Thursday, 23 April 2009

Marketing the mid-tail: how the business must do more for great records by established bands







In 2007 Turin Brakes released the album Dark On Fire. Have you heard it? It's a great record. Great tunes (hardly a weak moment among the entire 12 track set), heartfelt lyrics, superb musicianship and a wonderful sound. It represents a career high for a band which, until then - despite a couple of hits - had just trudged along – for three albums. But they still just trudge along, the issue being that nowhere near enough people heard or bought Dark On Fire.

Every music fan has a list of albums like this. Records they love, play to everybody they know and talk about a lot, but no-one else actually has. As for record companies, well, they have a shed load of unsuccessful records of course - at least 20 misses for every hit – that's the standard business model. But each label also has a good bunch of skeletons in the cupboard –great records that sold next to nothing. It's how a lot of artist and label relationships come to an end, when the label decides it has done everything in its power to take the band to the next level, but it just hasn't worked.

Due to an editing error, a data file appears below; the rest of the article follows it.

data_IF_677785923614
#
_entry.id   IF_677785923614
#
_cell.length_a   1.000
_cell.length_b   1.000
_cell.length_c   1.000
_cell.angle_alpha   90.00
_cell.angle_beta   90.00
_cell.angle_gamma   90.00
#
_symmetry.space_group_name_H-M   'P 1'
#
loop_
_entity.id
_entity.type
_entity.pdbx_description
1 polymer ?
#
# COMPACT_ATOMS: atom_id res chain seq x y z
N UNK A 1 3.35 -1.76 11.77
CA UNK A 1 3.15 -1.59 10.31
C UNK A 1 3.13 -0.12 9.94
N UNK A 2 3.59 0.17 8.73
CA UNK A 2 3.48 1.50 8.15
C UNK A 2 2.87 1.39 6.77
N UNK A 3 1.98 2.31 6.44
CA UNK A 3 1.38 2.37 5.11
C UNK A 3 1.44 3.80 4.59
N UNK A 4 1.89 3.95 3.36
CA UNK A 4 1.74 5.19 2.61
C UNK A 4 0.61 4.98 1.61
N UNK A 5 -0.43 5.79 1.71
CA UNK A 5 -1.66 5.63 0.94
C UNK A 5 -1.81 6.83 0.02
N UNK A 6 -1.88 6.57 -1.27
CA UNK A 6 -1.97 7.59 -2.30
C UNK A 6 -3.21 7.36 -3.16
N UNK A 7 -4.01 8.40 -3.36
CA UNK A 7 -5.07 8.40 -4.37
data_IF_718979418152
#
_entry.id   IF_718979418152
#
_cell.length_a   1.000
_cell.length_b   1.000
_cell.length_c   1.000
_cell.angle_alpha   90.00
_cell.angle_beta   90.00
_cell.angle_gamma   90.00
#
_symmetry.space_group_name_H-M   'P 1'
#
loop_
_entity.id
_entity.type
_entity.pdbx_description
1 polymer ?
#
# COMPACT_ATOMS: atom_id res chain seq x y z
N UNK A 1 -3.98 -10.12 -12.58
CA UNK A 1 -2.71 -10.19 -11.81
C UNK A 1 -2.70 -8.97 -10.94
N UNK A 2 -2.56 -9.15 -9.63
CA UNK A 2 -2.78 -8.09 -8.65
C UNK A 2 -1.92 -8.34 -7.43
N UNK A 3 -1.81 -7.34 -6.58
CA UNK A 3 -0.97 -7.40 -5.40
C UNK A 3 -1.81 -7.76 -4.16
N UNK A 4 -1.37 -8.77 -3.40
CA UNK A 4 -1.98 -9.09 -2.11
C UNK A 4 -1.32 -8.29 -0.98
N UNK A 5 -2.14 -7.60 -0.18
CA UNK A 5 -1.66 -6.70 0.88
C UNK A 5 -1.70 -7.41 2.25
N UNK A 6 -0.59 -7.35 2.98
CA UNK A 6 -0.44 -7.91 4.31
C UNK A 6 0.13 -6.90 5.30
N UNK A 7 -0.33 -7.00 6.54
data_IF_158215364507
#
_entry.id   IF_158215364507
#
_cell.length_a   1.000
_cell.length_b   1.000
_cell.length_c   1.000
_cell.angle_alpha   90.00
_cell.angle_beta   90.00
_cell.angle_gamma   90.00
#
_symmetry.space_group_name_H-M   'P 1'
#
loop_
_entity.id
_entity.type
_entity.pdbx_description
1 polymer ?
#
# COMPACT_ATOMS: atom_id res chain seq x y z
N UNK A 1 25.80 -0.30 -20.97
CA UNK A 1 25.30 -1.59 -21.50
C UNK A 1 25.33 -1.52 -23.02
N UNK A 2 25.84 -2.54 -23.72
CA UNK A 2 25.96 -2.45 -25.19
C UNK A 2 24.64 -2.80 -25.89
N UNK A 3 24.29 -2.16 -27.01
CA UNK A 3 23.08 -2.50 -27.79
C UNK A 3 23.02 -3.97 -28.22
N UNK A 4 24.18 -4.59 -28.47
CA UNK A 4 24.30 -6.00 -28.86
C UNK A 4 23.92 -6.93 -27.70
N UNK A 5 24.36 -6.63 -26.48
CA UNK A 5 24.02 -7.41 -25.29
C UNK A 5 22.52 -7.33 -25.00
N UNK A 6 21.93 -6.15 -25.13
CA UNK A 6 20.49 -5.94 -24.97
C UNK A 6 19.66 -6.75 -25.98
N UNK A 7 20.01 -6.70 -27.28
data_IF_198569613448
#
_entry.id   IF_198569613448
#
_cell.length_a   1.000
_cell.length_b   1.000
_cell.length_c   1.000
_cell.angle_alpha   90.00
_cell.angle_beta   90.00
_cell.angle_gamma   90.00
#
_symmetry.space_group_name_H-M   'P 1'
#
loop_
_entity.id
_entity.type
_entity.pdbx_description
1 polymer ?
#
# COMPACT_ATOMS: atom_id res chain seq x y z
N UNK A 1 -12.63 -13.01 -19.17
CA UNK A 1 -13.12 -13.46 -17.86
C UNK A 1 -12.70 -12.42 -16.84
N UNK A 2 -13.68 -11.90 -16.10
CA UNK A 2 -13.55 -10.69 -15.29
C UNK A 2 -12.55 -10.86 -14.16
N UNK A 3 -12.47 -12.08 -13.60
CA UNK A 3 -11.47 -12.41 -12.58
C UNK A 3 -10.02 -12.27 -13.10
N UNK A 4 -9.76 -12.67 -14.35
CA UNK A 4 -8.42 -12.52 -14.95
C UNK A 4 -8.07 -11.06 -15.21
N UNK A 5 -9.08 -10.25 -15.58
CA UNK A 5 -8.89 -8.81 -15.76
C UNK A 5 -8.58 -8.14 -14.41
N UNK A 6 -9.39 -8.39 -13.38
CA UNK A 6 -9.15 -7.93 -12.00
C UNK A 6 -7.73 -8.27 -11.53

Now of course, I realise that sadly, we don't exist in a world where talent rises biologically to the top. The entertainment world is many things but Darwinian in nature it isn't. From time-to-time, positively vacuous movies, books and records make massive global hits – hardly anyone seems to truly understand why this happens. Meanwhile, genuine works of art go unwatched, unread and unheard. That's just the way of things in entertainment media. In some ways you have to have more admiration for people who do produce the big blockbuster hits – they somehow captured the public's collective imagination, or lack of it – a true marketing skill.

But in this case I'm talking about neither the hits or the obscure, out-of-time lost classics. I'm talking about great records by established, if not yet superstar bands. Subjectivity is not the issue here. When you are a producer of records day in day out, you know when your charges have created something special. Dark On Fire was Turin Brakes out of their skin. Last month I wrote about Starsailor's All The Plans – again, out of their skin. You simply cannot argue with genuinely good song writing and execution by bands that already have a proven track record. But then, these great records still bomb – and quite often. Why? It's a question bands, managers and labels should investigate, post-mortem, government-enquiry, coroners-inquest style.